Those who do sign the pledge are kept an eye on – instances of racism are being monitored on the site. If a person routinely denies bookings for people with great ratings but who also happen to be, say, Asian – the system will know, and AirBnB’s staff can step in.

In hindsight

Racism on the platform was a surprise at first, Chesky said – and he wished the company had realised it sooner so it could have set those out community guidelines from the off.

It’s one of many minor regrets he has about how the company was run in the early days.

“[Fellow co-founders] Joe, Nate and I were in a three-bedroom apartment. We didn’t have access to any policy people, any lawyers. We were trying to do our research but we weren’t very good at it.

“What I learned was the more you avoid things, the worse they get. We were slow to engage with a number of cities. People assumed the worst.

“There is sometimes distrust of new things, and a little bit of a generation gap between some of the politicians.

“There has been at times a gap in information. But I do think government and technology are finding ways to work together.”

Monetising charm

I don’t agree with Chesky when he says there’s light at the end of the tunnel when it comes to pumping money into lobbying.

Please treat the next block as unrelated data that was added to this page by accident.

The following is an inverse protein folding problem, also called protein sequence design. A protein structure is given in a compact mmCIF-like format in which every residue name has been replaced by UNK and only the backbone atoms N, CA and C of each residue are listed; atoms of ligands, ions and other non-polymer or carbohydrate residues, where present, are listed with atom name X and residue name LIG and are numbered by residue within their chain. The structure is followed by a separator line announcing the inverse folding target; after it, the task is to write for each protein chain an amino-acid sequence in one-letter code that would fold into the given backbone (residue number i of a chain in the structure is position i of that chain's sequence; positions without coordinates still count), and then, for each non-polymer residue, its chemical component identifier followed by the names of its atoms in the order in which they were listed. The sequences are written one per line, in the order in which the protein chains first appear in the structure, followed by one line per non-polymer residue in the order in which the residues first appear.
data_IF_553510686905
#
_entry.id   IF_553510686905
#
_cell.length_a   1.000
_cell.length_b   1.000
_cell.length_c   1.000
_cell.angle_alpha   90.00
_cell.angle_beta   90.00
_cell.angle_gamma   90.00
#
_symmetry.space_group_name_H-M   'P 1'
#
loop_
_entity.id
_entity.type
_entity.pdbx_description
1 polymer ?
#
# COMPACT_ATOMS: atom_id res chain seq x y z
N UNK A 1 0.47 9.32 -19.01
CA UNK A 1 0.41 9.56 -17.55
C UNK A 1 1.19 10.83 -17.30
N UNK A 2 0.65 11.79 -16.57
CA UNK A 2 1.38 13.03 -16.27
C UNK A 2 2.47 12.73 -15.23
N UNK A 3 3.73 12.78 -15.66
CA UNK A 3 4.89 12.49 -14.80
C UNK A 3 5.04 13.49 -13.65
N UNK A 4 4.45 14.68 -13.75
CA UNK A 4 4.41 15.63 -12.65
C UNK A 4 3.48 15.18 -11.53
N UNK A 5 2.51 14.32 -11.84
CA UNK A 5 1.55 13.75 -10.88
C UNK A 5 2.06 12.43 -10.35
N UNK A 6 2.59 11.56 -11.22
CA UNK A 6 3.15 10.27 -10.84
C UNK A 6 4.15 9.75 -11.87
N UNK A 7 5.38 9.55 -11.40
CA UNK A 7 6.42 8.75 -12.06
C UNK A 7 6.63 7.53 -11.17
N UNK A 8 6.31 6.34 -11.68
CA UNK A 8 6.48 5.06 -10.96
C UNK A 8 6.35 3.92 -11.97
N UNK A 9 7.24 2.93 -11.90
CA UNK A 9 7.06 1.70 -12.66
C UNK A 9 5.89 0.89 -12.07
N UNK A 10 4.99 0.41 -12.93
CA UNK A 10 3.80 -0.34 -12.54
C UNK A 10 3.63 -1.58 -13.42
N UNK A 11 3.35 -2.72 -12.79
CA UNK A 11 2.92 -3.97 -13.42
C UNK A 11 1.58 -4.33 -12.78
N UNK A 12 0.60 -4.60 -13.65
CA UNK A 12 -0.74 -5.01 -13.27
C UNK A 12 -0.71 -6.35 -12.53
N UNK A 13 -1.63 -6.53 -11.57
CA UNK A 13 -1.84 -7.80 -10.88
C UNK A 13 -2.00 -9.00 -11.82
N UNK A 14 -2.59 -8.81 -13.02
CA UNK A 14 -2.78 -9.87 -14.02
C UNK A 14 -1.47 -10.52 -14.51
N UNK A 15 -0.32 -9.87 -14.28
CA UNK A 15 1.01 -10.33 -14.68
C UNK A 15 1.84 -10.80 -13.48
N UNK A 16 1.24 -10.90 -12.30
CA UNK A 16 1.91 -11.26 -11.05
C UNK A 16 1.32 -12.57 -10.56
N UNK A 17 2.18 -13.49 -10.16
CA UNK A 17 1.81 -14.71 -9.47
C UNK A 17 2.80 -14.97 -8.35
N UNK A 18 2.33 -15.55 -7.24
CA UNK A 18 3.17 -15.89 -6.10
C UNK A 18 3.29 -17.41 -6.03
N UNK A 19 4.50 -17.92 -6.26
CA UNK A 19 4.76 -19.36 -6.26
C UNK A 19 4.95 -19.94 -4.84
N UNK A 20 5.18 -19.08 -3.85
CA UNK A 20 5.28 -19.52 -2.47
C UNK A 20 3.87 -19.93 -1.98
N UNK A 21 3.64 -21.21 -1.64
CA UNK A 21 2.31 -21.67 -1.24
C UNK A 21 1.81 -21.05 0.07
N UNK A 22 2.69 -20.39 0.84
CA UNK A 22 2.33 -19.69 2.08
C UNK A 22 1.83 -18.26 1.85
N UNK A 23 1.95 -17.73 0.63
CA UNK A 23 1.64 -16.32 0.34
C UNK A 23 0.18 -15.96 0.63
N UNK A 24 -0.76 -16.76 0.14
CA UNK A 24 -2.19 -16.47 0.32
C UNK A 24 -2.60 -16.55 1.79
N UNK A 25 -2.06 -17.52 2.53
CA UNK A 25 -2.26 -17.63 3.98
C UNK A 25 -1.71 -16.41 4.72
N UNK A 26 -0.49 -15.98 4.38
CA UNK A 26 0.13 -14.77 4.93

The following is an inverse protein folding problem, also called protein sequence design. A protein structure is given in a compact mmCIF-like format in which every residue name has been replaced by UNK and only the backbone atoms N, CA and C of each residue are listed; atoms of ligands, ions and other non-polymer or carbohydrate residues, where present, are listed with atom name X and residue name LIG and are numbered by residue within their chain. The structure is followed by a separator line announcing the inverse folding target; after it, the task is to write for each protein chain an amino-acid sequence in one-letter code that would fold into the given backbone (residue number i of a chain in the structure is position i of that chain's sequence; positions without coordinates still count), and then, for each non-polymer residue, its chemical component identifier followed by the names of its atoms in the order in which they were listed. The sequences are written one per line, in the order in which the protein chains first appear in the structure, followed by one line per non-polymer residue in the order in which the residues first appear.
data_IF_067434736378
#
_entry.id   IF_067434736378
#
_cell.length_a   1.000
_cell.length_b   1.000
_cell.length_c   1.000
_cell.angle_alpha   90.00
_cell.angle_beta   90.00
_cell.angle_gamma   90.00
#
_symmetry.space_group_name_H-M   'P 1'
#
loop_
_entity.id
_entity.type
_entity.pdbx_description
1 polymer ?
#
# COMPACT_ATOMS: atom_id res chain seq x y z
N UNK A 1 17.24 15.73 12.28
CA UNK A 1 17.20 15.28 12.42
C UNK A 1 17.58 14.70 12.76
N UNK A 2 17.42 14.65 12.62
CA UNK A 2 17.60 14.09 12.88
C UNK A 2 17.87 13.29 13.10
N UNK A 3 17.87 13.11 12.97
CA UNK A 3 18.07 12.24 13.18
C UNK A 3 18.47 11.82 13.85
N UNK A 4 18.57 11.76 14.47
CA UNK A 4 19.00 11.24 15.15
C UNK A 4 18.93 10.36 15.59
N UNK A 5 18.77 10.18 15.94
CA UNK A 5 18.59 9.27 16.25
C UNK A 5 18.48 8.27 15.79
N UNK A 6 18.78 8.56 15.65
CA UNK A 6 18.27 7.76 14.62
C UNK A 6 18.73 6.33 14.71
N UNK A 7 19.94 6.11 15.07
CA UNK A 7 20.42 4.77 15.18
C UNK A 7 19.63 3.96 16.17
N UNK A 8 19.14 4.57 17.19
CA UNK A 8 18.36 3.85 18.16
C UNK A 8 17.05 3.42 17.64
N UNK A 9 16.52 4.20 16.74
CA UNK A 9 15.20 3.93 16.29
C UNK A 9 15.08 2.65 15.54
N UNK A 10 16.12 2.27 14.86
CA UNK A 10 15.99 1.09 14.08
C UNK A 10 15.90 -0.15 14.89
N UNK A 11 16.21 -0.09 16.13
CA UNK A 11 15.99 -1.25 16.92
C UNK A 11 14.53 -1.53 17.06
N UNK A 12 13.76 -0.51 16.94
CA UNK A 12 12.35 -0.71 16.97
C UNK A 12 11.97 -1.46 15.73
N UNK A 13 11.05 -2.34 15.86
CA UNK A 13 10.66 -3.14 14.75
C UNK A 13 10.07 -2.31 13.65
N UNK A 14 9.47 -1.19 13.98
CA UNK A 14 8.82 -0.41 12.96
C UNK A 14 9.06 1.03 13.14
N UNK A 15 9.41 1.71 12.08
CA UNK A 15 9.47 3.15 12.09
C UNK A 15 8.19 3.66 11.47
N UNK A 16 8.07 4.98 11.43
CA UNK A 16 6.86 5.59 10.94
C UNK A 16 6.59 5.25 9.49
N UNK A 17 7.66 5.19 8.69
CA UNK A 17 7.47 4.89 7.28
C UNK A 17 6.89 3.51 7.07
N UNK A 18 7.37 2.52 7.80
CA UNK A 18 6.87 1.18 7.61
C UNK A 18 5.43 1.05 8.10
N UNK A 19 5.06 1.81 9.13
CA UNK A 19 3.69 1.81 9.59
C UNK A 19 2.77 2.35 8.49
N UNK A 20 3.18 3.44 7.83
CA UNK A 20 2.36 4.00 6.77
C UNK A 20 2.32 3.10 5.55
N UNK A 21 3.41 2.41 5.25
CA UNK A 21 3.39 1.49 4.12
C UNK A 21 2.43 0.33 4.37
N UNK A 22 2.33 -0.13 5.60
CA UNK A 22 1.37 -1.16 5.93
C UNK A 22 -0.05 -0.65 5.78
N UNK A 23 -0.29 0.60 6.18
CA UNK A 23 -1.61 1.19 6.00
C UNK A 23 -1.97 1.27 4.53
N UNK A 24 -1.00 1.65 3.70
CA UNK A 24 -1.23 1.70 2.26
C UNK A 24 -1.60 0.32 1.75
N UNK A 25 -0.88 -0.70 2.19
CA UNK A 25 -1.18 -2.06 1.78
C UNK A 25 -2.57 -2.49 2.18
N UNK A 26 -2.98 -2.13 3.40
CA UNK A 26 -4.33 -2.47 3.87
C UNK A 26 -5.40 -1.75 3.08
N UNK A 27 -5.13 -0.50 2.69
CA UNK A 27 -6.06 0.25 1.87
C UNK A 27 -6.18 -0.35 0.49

The nature of our cities, AirBnB’s business, and trends in politics means Chesky will forever have an evolving task to keep AirBnB on the right side of public and official opinion.

So, in many respects, broadening out what the company does is a wise move. Becoming more than just a place to stay could bring extra benefits to the communities that feel hard done by right now. AirBnB is effectively trying to monetise local charm.

And for what it’s worth, and at the risk of sounding like I’ve been “spun”, Chesky and his co-founders don’t seem hell-bent on profit at all costs in the same way other disruptive Silicon Valley start-ups often appear.

Chesky is, as your mother might say, a man that seems to have been “well brought up”, in that I buy his sincerity when he talks about doing what he can to limit the negative consequences his venture is having on communities.

And his actions have at least partly backed that up. In San Francisco, AirBnB limited the amount of homes you could post on AirBnB to just one per person.

“We stand firmly against people evicting people in cities that need the housing to use AirBnB,” Chesky says.

“In San Francisco we removed all people that had multiple listings. Thousands of homes. We agreed to a registration process which caps people being able to rent their homes for 90 days. You would never evict somebody, as far as I can tell, to rent your home only 90 days a year.”

Of course you say that if he really cared he’d simply stop AirBnB from operating in cities with housing shortages. But he sees a different, and perhaps valid, obligation.

“I do acknowledge that there’s been challenges, but I hope people see there’s a bigger picture too, that lots of people stay in their homes because [of being able to rent rooms on AirBnB].

“We’ve agreed to restrictions. We definitely want to be part of the solution.”